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Students 3D Print Race Car

Local businesses are using additive manufacturing techniques to help motorsport students from Bicester Community College 3D print parts for their prototype racing car.

Students Working on their 3D PartsThe students approached 3D printing experts Laser Lines and motorsport specialists in performance engineering KW Special Projects, to help them build parts using the latest rapid manufacturing processes.

As part of their Engineering Motorsports Diploma eight student teams must build a gravity propelled car to a given specification and complete the course in the fastest time, getting up to speeds of 20mph.

Team ALR (Aerodynamic Land Racer) wanted to 3D print two pairs of aerodynamic covers for wishbones for their gravity racer car. Using KWSP’s two Stratasys Fortus 400mc machines, the parts will take just 17 hours to build and the students will be invited to complete and post process the parts once they are printed.

ABS-M30 3D Printed PartsLaser Lines have donated the materials, Black ABS-M30, from which the parts will be printed. Mark Tyrtania, sales director at Laser Lines, said, “We were thrilled to get involved with this project and work with KWSP and the college to help the next generation of engineers gain access to the latest technology and materials. ABS-M30 is ideal for this kind of prototype application. It is a robust and resilient material that is very easy to work with, in terms of delivering a clean and post-processed finish.”

An environmentally stable material, ABS-M30 also has greater tensile, impact and flexural strength than standard ABS and layer bonding is significantly stronger to deliver more functional prototypes and higher quality end use parts.

Student and ALR’s team leader, Matt Watson who along with his team members spent a day at KWSP in Brackley, learning about the additive manufacturing process said, “It has been a thoroughly enjoyable experience learning about the processes involved in 3D printing. It is fascinating to learn more about the various applications of additive manufacturing at KWSP. We are grateful to the support of these two local businesses and look forward to racing the car.”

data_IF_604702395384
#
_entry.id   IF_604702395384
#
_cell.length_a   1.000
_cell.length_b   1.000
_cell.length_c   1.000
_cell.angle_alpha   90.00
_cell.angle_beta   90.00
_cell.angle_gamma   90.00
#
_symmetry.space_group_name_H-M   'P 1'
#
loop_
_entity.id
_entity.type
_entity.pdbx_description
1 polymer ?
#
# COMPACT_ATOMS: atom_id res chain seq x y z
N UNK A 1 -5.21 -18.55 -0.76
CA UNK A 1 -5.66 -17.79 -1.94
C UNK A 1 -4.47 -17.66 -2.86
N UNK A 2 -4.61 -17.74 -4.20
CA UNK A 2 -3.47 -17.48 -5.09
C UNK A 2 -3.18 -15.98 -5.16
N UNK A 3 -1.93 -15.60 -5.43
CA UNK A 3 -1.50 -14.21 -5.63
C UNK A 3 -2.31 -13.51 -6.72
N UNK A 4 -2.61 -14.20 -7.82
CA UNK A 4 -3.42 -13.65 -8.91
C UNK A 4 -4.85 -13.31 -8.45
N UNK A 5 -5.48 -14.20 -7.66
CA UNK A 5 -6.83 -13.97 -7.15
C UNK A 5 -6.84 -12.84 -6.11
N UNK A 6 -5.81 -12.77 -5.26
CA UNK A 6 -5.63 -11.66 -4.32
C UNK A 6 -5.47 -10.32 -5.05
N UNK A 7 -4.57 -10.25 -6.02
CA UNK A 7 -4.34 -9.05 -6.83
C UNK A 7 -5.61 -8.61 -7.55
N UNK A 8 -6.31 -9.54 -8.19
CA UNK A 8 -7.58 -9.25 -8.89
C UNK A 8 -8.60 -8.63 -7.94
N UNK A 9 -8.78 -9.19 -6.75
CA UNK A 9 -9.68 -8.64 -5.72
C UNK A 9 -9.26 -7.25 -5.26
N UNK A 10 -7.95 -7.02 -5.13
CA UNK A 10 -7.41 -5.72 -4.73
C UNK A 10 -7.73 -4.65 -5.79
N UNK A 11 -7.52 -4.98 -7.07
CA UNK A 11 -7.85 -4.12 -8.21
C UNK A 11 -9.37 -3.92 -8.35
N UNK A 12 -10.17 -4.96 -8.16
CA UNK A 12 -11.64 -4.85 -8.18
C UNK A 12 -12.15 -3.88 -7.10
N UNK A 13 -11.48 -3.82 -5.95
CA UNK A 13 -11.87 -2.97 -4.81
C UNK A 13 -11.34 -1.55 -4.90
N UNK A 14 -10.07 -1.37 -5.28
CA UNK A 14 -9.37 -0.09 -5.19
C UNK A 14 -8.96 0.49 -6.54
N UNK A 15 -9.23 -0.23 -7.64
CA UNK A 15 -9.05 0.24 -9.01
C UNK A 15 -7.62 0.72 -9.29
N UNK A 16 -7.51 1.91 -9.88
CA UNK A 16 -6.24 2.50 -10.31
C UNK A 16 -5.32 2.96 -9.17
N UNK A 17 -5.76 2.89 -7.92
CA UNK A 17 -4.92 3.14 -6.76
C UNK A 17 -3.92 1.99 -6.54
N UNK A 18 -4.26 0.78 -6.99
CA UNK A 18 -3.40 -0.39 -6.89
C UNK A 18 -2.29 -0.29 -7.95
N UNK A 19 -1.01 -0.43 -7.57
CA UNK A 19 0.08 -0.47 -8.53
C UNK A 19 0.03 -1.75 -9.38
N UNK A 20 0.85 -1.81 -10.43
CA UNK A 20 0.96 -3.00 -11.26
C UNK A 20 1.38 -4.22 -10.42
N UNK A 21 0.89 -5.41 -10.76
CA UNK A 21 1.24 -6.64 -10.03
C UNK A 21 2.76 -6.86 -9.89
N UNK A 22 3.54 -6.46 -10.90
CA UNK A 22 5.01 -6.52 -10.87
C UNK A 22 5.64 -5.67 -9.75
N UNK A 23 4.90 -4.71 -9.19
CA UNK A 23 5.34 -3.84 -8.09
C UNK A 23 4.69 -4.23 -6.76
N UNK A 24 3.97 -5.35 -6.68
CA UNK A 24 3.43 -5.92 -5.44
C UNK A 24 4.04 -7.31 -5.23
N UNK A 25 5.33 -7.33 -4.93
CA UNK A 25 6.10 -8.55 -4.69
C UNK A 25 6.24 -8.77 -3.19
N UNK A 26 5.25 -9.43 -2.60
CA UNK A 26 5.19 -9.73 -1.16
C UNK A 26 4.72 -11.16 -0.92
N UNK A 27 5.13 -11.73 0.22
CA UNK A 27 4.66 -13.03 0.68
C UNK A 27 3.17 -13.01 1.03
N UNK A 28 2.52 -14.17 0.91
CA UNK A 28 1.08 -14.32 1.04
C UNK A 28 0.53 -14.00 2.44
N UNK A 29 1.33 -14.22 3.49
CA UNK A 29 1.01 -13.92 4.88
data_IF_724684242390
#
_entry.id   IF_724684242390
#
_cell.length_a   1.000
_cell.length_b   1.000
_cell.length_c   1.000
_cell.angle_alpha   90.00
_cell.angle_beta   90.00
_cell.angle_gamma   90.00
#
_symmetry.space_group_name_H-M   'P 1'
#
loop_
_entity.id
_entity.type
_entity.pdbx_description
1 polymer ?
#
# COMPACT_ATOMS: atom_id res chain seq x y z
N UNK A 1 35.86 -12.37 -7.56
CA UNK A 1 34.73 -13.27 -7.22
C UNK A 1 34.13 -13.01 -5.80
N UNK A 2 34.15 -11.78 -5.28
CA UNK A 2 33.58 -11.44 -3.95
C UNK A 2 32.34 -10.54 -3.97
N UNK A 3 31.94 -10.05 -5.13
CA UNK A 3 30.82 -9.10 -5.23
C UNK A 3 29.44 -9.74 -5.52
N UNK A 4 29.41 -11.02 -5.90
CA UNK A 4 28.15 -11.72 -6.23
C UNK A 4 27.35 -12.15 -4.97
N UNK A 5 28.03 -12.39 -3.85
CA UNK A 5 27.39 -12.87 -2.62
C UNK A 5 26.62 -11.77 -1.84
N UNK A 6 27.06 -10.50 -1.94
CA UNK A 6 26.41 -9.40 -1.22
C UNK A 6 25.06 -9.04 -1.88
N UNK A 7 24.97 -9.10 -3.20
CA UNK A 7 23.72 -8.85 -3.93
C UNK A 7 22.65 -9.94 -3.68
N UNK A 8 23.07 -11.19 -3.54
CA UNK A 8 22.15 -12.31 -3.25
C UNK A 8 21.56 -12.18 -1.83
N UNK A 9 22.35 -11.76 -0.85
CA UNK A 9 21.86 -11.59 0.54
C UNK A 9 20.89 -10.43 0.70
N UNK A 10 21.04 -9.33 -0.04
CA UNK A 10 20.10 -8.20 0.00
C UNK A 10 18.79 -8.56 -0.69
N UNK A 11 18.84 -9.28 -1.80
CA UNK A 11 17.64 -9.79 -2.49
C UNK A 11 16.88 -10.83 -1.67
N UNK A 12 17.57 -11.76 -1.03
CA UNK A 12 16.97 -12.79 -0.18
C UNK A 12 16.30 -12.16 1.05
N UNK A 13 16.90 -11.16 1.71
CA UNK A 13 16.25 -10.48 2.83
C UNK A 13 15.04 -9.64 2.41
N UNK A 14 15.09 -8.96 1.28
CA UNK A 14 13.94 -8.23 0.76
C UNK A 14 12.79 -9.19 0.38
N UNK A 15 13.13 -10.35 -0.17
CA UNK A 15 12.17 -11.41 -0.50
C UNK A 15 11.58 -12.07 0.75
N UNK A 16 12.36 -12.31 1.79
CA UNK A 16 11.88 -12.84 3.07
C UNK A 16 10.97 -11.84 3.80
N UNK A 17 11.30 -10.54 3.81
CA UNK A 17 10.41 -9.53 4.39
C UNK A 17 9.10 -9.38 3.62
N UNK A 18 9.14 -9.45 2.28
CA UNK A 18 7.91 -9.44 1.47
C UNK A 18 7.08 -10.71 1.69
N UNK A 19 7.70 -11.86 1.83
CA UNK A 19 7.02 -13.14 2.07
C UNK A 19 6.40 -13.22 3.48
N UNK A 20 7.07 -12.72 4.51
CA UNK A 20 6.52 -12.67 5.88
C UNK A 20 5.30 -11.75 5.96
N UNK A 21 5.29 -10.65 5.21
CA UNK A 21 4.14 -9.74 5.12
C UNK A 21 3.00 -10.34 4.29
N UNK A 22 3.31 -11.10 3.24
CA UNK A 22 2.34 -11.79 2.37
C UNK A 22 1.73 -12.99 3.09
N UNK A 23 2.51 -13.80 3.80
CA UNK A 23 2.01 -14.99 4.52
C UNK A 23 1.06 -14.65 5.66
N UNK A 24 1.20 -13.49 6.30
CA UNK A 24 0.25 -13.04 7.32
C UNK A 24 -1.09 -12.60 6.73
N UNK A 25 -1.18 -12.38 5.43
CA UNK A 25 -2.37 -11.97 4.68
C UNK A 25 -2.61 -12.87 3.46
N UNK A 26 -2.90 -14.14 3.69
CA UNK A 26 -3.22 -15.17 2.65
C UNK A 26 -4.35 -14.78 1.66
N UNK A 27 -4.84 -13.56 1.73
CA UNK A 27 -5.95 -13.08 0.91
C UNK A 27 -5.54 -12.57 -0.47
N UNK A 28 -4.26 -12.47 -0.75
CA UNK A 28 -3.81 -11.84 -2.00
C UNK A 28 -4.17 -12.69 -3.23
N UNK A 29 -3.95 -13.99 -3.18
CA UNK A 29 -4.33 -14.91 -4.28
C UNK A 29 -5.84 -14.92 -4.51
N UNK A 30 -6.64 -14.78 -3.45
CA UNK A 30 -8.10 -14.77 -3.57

Students with the Fortus 400mc

Bicester Learning Coach at the college, Nicholas Buzzard explained, “The event features a one-on-one head to head bout, so there is a hugely competitive element too for the students. The use of cutting edge engineering technology like this is the future for many areas of engineering, especially in the motorsport arena which our students specialise in.”

A Laser Lines customer, KWSP’s managing director Kieron Salter added, “We’re passionate about this technology and the opportunities it presents in all manner of applications. It’s great to see so many students sharing our enthusiasm.”

The race contributes to the students’ final grades in their Level 3 BTEC motorsport diplomas and will see them compete in the Bicester Community College Gravity Car Race at Cornbury Park on June 10.

Find out how Laser Lines are helping Birmingham University develop and 3D print complex materials in metal using a SLM 500 HL.

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